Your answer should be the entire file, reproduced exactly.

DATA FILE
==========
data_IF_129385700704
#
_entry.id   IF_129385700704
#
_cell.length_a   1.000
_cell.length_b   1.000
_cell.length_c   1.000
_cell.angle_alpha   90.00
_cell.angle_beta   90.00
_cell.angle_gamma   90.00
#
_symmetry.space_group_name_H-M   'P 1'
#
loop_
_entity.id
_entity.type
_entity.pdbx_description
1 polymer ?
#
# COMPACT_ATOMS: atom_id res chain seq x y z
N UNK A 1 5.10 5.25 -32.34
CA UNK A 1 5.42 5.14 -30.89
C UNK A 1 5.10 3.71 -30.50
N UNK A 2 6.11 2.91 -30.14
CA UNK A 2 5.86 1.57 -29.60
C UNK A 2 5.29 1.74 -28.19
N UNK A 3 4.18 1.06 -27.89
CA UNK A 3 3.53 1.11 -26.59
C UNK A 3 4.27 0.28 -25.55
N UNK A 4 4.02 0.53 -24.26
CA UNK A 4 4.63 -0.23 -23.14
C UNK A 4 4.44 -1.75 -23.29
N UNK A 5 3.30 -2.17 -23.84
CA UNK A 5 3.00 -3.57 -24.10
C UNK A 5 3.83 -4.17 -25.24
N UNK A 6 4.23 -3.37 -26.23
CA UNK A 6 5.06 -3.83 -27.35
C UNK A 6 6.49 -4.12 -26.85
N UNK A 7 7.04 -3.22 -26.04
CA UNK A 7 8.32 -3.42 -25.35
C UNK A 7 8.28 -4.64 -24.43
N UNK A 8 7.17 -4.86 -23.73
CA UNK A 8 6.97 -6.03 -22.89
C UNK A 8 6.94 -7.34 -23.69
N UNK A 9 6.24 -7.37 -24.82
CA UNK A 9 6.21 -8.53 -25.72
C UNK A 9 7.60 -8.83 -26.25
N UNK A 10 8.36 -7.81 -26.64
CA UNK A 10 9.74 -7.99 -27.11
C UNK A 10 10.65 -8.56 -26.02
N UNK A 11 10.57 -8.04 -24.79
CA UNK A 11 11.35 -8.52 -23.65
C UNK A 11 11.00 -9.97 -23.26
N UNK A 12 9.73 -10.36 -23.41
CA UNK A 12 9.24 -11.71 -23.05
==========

data_IF_129385700704
#
_entry.id   IF_129385700704
#
_cell.length_a   1.000
_cell.length_b   1.000
_cell.length_c   1.000
_cell.angle_alpha   90.00
_cell.angle_beta   90.00
_cell.angle_gamma   90.00
#
_symmetry.space_group_name_H-M   'P 1'
#
loop_
_entity.id
_entity.type
_entity.pdbx_description
1 polymer ?
#
# COMPACT_ATOMS: atom_id res chain seq x y z
N UNK A 1 5.10 5.25 -32.34
CA UNK A 1 5.42 5.14 -30.89
C UNK A 1 5.10 3.71 -30.50
N UNK A 2 6.11 2.91 -30.14
CA UNK A 2 5.86 1.57 -29.60
C UNK A 2 5.29 1.74 -28.19
N UNK A 3 4.18 1.06 -27.89
CA UNK A 3 3.53 1.11 -26.59
C UNK A 3 4.27 0.28 -25.55
N UNK A 4 4.02 0.53 -24.26
CA UNK A 4 4.63 -0.23 -23.14
C UNK A 4 4.44 -1.75 -23.29
N UNK A 5 3.30 -2.17 -23.84
CA UNK A 5 3.00 -3.57 -24.10
C UNK A 5 3.83 -4.17 -25.24
N UNK A 6 4.23 -3.37 -26.23
CA UNK A 6 5.06 -3.83 -27.35
C UNK A 6 6.49 -4.12 -26.85
N UNK A 7 7.04 -3.22 -26.04
CA UNK A 7 8.32 -3.42 -25.35
C UNK A 7 8.28 -4.64 -24.43
N UNK A 8 7.17 -4.86 -23.73
CA UNK A 8 6.97 -6.03 -22.89
C UNK A 8 6.94 -7.34 -23.69
N UNK A 9 6.24 -7.37 -24.82
CA UNK A 9 6.21 -8.53 -25.72
C UNK A 9 7.60 -8.83 -26.25
N UNK A 10 8.36 -7.81 -26.64
CA UNK A 10 9.74 -7.99 -27.11
C UNK A 10 10.65 -8.56 -26.02
N UNK A 11 10.57 -8.04 -24.79
CA UNK A 11 11.35 -8.52 -23.65
C UNK A 11 11.00 -9.97 -23.26
N UNK A 12 9.73 -10.36 -23.41
CA UNK A 12 9.24 -11.71 -23.05